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There is nothing wrong with finding a dog's look pleasing to the eye. Most people have preferred coat colors or body structure types.

But a dog is far more than a novelty of its looks, far more than what other people think (or don't think as really most people are just like "aww, cute pup" for every dog they see), and if for some reason you care about what other people think then a well trained and well mannered dog will get far more compliments then a physically unique dog on the whole.

10-15 years of your life and the whole of the dog's life. Personality, temperament, that feeling of just fitting into each others space the right way. Imagine the dog curled up on the couch with you, imagine walking alone with him through the woods, imagine caring for him if he is sick or injured, imagine day to day life and pick what fits that.

If you want to turn heads on the street, get a motorcycle or flashy car.
 

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Honestly, I think people are just gonna assume a Lagotto is a Doodle. Most people've never heard of them, even in the dog world. So I think if you're holding out for the world's reactions, you'll probably be disappointed - in fact, I think there's some prejudice against the breeding of Doodles, yeah? So you're gonna be explaining you've got this rare dog breed, and people are, like, tolerantly nodding...lol.

I mean, all things being equal, I'd take a looker over a more vanilla dog, but all things aren't equal here (price, availability, options, etc). Plus, do you plan to do the grooming yourself? Much easier to find someone who knows how to properly groom a poodle. And don't poodles have fewer genetic health problems? Also, it's not like standard poodles AREN'T eyecatchers.
Yep. I know what a Lagotto is but since its highly unlikely to see one here, I would assume a dog with those looks to be a doodle.

Whereas, a standard poodle does catch my eye (especially with a nice hunting type clip rather than a frufru style cut, personal taste on that but I like the functionally aspect), I think "doodle prejudice" IS a factor and seeing a nice Standard poodle is like an indication that the person got the dog they wanted not the dog that is trendy.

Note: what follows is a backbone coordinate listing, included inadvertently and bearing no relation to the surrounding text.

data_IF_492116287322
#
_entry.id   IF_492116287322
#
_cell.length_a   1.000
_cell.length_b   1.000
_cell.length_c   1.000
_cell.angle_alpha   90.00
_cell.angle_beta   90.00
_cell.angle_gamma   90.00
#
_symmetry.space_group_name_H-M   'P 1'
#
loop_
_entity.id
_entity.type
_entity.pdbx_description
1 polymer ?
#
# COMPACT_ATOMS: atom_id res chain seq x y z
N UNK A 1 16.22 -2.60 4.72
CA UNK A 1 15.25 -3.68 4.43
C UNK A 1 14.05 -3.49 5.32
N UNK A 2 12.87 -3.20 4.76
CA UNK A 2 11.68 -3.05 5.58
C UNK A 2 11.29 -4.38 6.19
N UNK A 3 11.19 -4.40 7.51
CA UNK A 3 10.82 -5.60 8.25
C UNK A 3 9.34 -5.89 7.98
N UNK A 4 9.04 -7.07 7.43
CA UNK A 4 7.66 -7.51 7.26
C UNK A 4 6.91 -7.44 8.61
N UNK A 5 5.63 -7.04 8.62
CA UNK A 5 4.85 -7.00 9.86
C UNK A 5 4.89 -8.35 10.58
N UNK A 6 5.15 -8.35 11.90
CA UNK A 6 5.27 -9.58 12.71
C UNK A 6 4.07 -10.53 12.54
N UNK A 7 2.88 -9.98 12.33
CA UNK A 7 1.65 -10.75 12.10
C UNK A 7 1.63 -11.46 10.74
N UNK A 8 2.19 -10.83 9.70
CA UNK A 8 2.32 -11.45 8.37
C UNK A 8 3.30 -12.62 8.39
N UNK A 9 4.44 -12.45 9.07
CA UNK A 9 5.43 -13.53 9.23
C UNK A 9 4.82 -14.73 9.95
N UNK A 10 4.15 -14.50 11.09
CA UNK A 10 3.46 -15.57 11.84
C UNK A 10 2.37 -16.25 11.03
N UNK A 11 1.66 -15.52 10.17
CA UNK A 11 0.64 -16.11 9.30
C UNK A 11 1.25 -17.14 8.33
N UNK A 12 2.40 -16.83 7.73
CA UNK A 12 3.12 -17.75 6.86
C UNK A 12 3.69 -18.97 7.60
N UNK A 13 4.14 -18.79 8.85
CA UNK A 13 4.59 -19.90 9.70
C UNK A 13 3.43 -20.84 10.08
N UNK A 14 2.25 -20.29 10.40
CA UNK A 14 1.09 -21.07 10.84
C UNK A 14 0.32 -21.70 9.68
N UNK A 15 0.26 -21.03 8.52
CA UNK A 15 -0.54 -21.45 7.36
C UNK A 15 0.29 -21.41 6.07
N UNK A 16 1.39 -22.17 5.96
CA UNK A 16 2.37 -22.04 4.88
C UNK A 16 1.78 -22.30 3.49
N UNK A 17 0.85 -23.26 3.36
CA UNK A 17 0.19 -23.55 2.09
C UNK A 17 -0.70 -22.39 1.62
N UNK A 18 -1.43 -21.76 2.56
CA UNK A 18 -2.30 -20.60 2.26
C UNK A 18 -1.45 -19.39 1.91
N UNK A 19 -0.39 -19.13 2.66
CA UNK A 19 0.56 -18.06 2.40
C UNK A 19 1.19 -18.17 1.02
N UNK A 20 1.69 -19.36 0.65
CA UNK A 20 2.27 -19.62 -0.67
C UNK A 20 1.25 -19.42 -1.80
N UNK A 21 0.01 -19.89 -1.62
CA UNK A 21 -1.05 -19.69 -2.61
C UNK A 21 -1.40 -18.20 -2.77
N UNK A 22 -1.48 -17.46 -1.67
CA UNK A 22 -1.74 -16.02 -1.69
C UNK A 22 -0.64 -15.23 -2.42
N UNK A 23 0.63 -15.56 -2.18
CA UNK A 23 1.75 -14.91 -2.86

(My boss's wife just bought a Berner-doodle....)
 

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I’m someone who has been mistreated by a lot of people-bullied, teased, left out-all my life. In a way, I think if I get a LR, I will sort of be de-stigmatized by association. That is, with a Poodle, I’ll be the ostracized person with a dog that a lot of people don’t like or want to interact with. It’s almost like the kind of dog somebody like me should have. “Look at that unattractive person with the ugly dog.”
With a LR, people will want to come and see it, pet it and I won’t feel rejected, the way I usually do. The focus will be off me and on the dog. People won’t be focused on judging me, except by thinking that I have a really cute dog.
Unfortunately, it won't work that way. People will see a doodle, they will mostly think cute dog and move on or they will think "ugh, another person supporting those puppy mills/money grubbing doodle breeders" and move on

A dog of any breed is not in and of itself a fix for anxiety or depression. The right dog can be a big benefit to ease those type of issues but in this case, I think your hopes/reasoning behind the breed choice is flawed and will not play out how you imagine.

My suggestion for a dog to be an emotional support dog? A confident and easy going dog of about 2-4 years old that does not overly attract attention (which can be hard to cope with when its misplaced like say, screaming child) and has a rock solid temperament so it can deal with things like screaming kids or lunging strange dogs without increasing your discomfort and stress. There is a reason Labs and Goldens are the classic assistance dogs (although Poodles make great working dogs and a poodle with a trim cut and a vest that says he is working negates a lot of the frou frou stereotypes).

Socializing a puppy can be very hard if you are not comfortable in social situations/know lots of people/go different places and a puppy of any breed is an unknown as to adult temperament. What would you do if the dog grew up to be fearful or reactive of people?

A confident and calm dog of any breed at your side can have a steadying influence and people like confident and calm dogs. One of my best memories of Chester was when we were at a busy waterfront festival and sat down to take a break from the heat. A girl about 5-7 years old with Down Syndrome ran up to him and her father ran behind to stop her from petting Chester without permission. She was loud and uncordinated but happy and wanted so much to say hello to the doggy. I gave permission and she petted Chester with the biggest smile on her face. Petting meant kind of smacking him on the head and then running her hands on his back but he was OK with that kind of thing. Her father drew her away to move along and said softly to me "Thank you so much, you made her week"

Neither cared about breed or me at all. A little girl was just happy to pet a big soft red dog. And I was happy to have a calm, safe dog that I could trust to allow her to pet.
 
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